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In Ernest Hemingway's "Fathers and Sons," a part of the Nick Adams series about a young man's coming of age, Nick drives through a small town rather than take a detour. His son sleeps on the front seat beside him as Nick heads to a town where they will stay for the night. As he drives on this trip to shoot quail, Nick is reminded of his father, who taught him to shoot and imbued him with a passion for hunting, a passion for which he is grateful to his father. As he continues to drive through the town, Nick remembers that his father
was very nervous. Then, too, he was sentimental, and, like most sentimental people, he was both cruel and abused. Also, he had much bad luck, and it was not all of it his own. He had died in a trap that he had helped only a little to set, and they had all betrayed him in their various way before he died. All sentimental people are betrayed so many times.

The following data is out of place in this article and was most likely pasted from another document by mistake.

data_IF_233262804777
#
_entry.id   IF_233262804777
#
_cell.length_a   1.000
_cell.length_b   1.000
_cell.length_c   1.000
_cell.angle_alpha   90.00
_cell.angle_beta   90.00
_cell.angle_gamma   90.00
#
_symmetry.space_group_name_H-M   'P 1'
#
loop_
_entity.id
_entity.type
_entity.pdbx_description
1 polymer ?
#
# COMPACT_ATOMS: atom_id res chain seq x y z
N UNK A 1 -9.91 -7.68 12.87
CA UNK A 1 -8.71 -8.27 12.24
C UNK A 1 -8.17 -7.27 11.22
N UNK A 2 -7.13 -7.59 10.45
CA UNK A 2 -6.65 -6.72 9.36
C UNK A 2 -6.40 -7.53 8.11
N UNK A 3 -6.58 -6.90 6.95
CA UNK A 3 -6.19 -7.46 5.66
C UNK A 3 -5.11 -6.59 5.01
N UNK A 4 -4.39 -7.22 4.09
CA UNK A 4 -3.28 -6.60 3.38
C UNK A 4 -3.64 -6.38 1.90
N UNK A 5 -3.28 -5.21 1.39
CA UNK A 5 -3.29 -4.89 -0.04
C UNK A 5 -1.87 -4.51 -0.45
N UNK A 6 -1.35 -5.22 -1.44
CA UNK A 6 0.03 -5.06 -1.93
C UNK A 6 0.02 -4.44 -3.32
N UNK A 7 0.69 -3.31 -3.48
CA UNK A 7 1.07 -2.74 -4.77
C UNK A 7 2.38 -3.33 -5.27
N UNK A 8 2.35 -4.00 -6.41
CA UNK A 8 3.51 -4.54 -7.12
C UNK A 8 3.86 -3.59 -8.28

It would seem that while Nick's father had a very sensitive soul, he only exhibited certain of his passions to Nick, such as the passion to hunt. Nick's memories are of things that "had gone badly," and this part is not "good remembering." So, he decides that he will rid himself of these memories by writing them down. These reflections of Nick's interior monologue lead him to remember his native American friends, Billy and Trudy:
It wasn't how they ended. That all ended the same. Long time ago. Now no good.
Nick realizes that death finds everyone. But, if one lived a genuine life, uncompromising in principle, then he was a man. So, when his boy awakens and asks about Nick's father, Nick tells him,
He's hard to describe. He was a great hunter and fisherman and he had wonderful eyes....He was always very disappointed in the way I shot."
Apparently, Nick was not close to his father, and did not know all his inner thoughts. But, Nick's father is the Hemingway Hero, one who has struggled against nature and faced his fate--"The face had been making itself and being made for a long time--dying like a man: "It was a good story." Nick respected his father, for when his boy asks about visiting the tomb of his grandfather, Nick replies respectfully for the relationship of fathers and sons,
"We'll have to go....I can see we'll have to go."
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